Yahoo has revamped its mobile search service to highlight a wider range of content – including images, videos, and news – in search results it promises will be more relevant, allowing you to “take action right away.”
Announcing the changes on Thursday, Yahoo’s Andrew Poon wrote in a Tumblr post, “We know when you’re on the go, you’re often searching for a specific piece of information. Rather than delivering endless links for you to sift through on a small screen, we beautifully assemble the most relevant information in a way that allows you to take action right away.”
The new algorithms have already gone into effect for U.S.-based folks using Yahoo search on a mobile browser, for example Safari, Chrome, or Opera.
In his post, Poon said people’s shift to mobile search is having a profound effect on the overall search experience, a development that has allowed the Web company “to use rich inputs like context and location in order to deliver the most relevant results.”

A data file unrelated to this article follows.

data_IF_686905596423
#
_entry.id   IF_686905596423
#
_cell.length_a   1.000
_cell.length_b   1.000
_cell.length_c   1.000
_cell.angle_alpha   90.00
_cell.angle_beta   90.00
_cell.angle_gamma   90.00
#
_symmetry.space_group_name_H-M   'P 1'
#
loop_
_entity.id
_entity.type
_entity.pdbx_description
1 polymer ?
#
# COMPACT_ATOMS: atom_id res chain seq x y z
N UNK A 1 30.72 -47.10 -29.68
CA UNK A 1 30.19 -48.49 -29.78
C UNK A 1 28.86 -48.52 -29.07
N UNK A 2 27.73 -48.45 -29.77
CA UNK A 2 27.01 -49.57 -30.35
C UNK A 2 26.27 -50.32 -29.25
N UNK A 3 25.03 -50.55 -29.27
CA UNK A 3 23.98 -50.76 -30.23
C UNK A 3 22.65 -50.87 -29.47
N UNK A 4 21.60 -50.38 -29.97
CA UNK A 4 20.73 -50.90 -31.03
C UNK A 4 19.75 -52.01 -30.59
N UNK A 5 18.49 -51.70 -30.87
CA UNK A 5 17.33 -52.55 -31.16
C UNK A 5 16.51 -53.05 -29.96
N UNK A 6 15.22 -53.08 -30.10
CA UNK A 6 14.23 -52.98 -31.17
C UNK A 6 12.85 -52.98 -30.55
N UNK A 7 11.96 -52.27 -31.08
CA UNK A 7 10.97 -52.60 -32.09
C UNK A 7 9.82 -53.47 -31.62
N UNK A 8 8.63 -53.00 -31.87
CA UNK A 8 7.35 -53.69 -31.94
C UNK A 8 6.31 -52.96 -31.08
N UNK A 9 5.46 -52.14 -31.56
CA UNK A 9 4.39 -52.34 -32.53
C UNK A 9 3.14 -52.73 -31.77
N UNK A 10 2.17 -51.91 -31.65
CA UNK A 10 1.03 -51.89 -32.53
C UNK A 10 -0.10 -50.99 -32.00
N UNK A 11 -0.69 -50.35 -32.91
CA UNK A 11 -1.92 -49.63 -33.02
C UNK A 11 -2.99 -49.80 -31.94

Google, too, has recently been focusing on ways to improve mobile search, ranking sites higher in returned results if they’ve been optimized for mobile.
While the move has hit businesses that haven’t gotten around to making their websites mobile friendly, Google is confident smartphone users will be much happier landing on a mobile-optimized site rather than having to fumble about on one designed for desktop.
In a bid to score more mobile traffic, Poon suggests users set Yahoo as their default search engine on their mobile browser. It’s not hard to see what motivated Poon’s prompt – recent data from StatCounter suggests Google is way, way ahead in mobile search with nearly 93 percent of the global market. Sure, Yahoo has the second spot, but with a meagre 3.2 percent of the market, the company clearly has plenty of work to do to get back in the game.